Defendants also place reliance on the doctrine that penal statutes must be construed strictly and contend that a strict reading of section 1114 requires that it apply only to those agencies specifically named therein. The strict construction concept does not, however, require that other pertinent statutes, in this case section 907(a), be disregarded. Furthermore, the doctrine is grounded in the principle that persons accused of a crime must be afforded fair warning of the prohibited conduct. See, e.g. United States v. Harriss, 347 U.S. 612, 617, 74 S.Ct. 808, 812, 98 L.Ed. 989 (1954); W. La Fave & A. Scott, Jr., Criminal Law 72 (1972). It cannot be validly argued that defendants were not given adequate notice of the prohibited conduct, that is, the assault of a federal officer. Section 907(a) in no way changes the nature of this conduct.
Finally, defendants argue that section 907(a) was intended to apply to civil statutes-- not criminal statutes-- and to the functions of governmental agencies in reorganizations. We can discern no such restriction of intent, either from the plain meaning of the statute or from its legislative history.
We have considered all of defendants' assertions and find them to be without merit. We conclude that section 1114 includes the Drug Enforcement Administration in the same manner that it encompassed the Bureau of Narcotics and Dangerous Drugs. The indictment, therefore, as it charges an offense under section 111, is not defective.
18 U.S.C. 2 provides:
(a) Whoever commits an offense against the United States or aids, abets, counsels, commands, induces or procures its commission, is punishable as a principal.
(b) Whoever willfully causes an act to be done which if directly performed by him or another would be an offense against the United States, is punishable as a principal.
18 U.S.C. 111 reads in full:
Assaulting, resisting, or impeding certain officers or employees
Whoever forcibly assaults, resists, opposses, impedes, intimidates, or interferes with any person designated in section 1114 of this title while engaged in or on account of the performance of his official duties, shall be fined not more than $5,000 or imprisoned not more than three years, or both.
Whoever, in the commission of any such acts uses a deadly or dangerous weapon, shall be fined not more than $10,000 or imprisoned not more than ten years, or both.
The pertinent text of 18 U.S.C. 1114 provides:
1114. Protection of officers and employees of the United States
Whoever kills . . . any officer or employee . . . of the Bureau of Narcotics and Dangerous Drugs . . . while engaged in the performance of his official duties . . . shall be punished as provided under sections 1111 and 1112 of this title.
A regulation promulgated on July 1, 1973 by the Acting Administrator of the Drug Enforcement Administration used language similar to that of 5 U.S.C. 907(a):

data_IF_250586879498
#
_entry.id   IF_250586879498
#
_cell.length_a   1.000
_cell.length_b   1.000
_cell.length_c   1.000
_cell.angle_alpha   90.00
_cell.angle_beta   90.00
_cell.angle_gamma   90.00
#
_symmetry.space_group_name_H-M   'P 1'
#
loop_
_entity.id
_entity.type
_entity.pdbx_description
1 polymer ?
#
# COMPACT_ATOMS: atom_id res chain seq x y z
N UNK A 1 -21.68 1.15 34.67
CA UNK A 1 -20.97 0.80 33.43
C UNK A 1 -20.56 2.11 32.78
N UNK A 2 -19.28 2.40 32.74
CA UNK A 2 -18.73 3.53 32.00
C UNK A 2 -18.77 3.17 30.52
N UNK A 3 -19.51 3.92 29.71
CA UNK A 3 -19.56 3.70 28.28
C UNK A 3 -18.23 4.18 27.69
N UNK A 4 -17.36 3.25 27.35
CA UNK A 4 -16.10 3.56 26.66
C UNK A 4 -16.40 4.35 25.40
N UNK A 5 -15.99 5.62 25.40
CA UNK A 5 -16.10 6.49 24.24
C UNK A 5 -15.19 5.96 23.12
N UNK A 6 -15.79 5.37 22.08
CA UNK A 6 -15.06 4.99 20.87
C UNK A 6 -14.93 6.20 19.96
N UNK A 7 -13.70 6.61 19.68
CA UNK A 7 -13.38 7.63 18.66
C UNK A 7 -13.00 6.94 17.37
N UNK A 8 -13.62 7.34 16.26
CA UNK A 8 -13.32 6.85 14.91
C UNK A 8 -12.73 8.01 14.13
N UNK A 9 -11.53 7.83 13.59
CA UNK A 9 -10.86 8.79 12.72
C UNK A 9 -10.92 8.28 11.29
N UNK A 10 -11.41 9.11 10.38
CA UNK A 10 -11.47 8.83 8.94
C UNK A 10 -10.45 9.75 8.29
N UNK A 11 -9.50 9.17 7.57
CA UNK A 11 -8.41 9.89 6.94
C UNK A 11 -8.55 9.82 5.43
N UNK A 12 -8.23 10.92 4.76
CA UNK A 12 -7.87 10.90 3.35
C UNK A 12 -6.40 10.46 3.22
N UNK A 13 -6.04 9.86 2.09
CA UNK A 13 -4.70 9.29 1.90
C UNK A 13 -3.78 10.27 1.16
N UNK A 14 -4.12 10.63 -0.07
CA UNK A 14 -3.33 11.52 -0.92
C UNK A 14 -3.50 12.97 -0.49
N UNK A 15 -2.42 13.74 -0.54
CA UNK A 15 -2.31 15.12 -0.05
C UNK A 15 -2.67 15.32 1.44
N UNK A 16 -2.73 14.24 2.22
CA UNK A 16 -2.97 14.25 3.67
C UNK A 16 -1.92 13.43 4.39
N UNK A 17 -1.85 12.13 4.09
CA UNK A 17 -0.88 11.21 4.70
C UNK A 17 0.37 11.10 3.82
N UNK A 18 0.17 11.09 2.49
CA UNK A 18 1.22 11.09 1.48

All regulations or other action made, prescribed, issued, granted or performed in respect of or by the agencies or functions affected by section 1 of Reorganization Plan No. 2 of 1973 shall, until rescinded, modified, superseded, or made inapplicable, have the same effect as if the reorganization had not been made.
The directive further provides:
Sec. 3. Enforcement officers
(a) All criminal investigators . . . are authorized to exercise all of the powers of enforcement personnel granted by 21 U.S.C. 876, 878, 879 . . ..
The special agent who the indictment charges defendants with assaulting is a criminal investigator within the purview of the regulations.
18 U.S.C. 3731 provides in relevant part:
In a criminal case an appeal by the United States shall lie to a court of appeals from a decision, judgment, or order of a district court dismissing an indictment or information as to any one or more counts, except that no appeal shall lie where the double jeopardy clause of the United States Constitution prohibits further prosecution.
The only other decision treating the question presented in this case is United States v. Hasimar, 69 Cr. 58 (S.D.N.Y. May 25, 1970) (unreported), which involved the establishment of the Bureau of Narcotics and Dangerous Drugs. The court in Hasimar disposed of the case in the same manner as the court below; and, like the court below, failed to mention 5 U.S.C. 907(a)
The legislative history is silent on the purpose of the amendment. See 1970 U.S.Code Cong. & Admin.News 4566ff
In response to questions from Congressman Edwards, Phillip S. Hughes, Deputy Director, Bureau of the Budget, and John H. Finlator, Director, Bureau of Drug Abuse Control, Food and Drug Administration, Department of Health, Education, and Welfare, testified that reorganization would not affect the coverage of employees of the Bureau of Narcotics and Dangerous Drugs under 18 U.S.C. 1114
Defendants do not challenge this principle of law